Author(s): Chaplin WF, John OP, Goldberg LR
Traits and states are concepts that people use to both describe and understand themselves and others. We show that people view these concepts as prototype-based categories that have a graded internal structure and fuzzy boundaries and identify a set of attributes that define the prototypical cores of two categories: traits and states. Prototypical traits are stable, long-lasting, and internally caused. Prototypical states are temporary, brief, and caused by external circumstances. These prototypes are not defined by averages, as the family-resemblance principle would suggest, but by ideal (or extreme) attribute values. Like other ideal-based categories, traits and states serve particular goals. Trait concepts permit people to predict the present from the past; state concepts identify those behaviors that can be controlled by manipulating the situation. These two complementary schemas are part of the extensive theory of psychological causality that is implicit in language. Abstract social concepts differ from object categories in their category standards, the nature of their attributes, and the interrelations among those attributes.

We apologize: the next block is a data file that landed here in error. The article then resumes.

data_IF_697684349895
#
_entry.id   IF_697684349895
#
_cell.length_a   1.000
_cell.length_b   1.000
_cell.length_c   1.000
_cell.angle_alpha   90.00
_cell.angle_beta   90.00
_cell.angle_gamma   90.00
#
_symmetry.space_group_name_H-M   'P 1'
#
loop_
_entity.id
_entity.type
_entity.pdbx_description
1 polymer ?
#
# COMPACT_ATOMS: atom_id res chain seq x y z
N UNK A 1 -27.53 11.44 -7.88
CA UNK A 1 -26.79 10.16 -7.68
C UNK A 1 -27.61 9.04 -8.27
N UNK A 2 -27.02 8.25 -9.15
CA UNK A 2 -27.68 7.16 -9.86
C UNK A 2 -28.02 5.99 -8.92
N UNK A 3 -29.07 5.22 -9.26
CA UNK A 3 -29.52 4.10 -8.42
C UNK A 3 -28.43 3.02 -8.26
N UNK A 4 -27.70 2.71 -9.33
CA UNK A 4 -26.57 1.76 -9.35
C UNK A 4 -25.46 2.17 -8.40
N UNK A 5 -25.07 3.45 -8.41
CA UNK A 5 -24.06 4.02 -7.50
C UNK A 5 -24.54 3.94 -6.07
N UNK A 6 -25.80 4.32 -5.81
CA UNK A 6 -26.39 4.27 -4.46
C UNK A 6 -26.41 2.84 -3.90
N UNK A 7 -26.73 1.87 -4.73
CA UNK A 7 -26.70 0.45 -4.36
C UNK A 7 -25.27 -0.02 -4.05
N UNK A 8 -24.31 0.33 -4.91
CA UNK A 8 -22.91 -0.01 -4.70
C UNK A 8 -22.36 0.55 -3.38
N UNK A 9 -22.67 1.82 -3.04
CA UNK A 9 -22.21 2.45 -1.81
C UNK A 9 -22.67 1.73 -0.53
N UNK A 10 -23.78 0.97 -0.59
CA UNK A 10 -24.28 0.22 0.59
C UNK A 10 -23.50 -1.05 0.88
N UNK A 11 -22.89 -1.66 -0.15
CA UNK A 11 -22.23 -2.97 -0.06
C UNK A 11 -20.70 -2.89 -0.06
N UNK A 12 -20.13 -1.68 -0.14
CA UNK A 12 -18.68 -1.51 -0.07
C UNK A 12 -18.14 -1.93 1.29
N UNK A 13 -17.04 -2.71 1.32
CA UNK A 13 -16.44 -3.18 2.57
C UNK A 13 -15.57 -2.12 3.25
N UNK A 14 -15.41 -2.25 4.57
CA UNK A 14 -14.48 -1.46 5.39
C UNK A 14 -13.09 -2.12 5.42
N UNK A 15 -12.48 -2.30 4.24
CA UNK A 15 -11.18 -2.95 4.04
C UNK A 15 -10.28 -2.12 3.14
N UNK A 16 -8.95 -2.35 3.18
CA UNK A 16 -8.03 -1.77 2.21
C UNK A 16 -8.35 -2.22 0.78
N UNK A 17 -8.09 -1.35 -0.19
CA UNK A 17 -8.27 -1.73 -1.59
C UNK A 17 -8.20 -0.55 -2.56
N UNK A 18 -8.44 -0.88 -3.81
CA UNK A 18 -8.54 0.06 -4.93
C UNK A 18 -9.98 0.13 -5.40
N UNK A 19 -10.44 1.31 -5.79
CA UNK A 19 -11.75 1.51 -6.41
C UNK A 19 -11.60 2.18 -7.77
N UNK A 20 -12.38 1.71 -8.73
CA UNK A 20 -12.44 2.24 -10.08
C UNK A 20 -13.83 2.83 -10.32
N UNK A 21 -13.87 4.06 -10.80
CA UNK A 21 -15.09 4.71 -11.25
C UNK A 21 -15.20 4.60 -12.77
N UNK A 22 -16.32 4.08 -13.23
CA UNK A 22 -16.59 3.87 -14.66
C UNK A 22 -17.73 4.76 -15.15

Referred From: http://doi.apa.org/getdoi.cfm?doi=10.1037/0022-35126.96.36.1991
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